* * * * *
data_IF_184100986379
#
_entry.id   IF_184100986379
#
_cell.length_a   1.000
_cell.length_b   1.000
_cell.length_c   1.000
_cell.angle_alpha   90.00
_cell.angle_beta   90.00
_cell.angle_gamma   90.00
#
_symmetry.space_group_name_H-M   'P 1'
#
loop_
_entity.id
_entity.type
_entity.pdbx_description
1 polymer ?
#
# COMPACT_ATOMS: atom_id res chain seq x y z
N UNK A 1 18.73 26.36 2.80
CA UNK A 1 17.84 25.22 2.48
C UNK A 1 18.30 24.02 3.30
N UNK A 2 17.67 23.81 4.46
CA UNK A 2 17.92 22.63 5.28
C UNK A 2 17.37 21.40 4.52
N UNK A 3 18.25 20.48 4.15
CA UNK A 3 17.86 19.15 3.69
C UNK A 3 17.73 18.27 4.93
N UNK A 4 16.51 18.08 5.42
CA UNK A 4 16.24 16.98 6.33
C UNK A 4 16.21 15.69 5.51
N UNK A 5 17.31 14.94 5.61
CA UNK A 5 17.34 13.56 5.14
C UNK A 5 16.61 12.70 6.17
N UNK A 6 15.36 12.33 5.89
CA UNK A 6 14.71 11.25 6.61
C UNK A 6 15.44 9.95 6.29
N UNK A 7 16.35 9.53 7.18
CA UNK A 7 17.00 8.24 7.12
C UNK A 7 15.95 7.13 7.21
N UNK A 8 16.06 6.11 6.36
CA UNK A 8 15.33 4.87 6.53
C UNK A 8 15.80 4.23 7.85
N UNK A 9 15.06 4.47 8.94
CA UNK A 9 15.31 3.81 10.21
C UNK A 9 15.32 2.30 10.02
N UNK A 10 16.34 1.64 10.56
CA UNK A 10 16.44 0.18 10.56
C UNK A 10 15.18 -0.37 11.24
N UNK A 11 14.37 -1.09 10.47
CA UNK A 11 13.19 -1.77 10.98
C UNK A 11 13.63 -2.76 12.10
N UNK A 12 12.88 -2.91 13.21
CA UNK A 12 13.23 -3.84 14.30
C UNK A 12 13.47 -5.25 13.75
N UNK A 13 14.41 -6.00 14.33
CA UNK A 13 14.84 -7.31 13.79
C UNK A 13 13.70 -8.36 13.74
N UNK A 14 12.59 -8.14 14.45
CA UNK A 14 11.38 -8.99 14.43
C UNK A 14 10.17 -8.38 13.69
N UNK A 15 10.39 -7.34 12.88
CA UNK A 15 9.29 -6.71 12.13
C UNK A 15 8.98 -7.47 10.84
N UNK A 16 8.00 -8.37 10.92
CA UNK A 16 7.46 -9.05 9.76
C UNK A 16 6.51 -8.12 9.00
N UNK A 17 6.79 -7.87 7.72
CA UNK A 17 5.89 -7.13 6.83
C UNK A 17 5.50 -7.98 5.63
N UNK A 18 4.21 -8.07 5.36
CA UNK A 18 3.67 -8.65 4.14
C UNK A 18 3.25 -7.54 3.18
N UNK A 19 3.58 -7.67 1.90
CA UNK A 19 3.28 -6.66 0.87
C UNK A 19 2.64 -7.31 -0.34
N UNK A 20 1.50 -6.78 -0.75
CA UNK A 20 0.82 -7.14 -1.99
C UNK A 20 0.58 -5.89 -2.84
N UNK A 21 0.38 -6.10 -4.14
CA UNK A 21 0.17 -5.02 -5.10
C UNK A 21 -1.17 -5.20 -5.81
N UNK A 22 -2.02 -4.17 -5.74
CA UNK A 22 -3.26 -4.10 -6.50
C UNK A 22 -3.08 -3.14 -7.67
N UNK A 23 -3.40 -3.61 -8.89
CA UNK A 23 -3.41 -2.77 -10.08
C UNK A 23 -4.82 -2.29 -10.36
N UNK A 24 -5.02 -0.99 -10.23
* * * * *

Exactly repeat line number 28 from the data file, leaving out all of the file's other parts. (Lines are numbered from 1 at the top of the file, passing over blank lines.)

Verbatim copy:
CA UNK A 3 17.86 19.15 3.69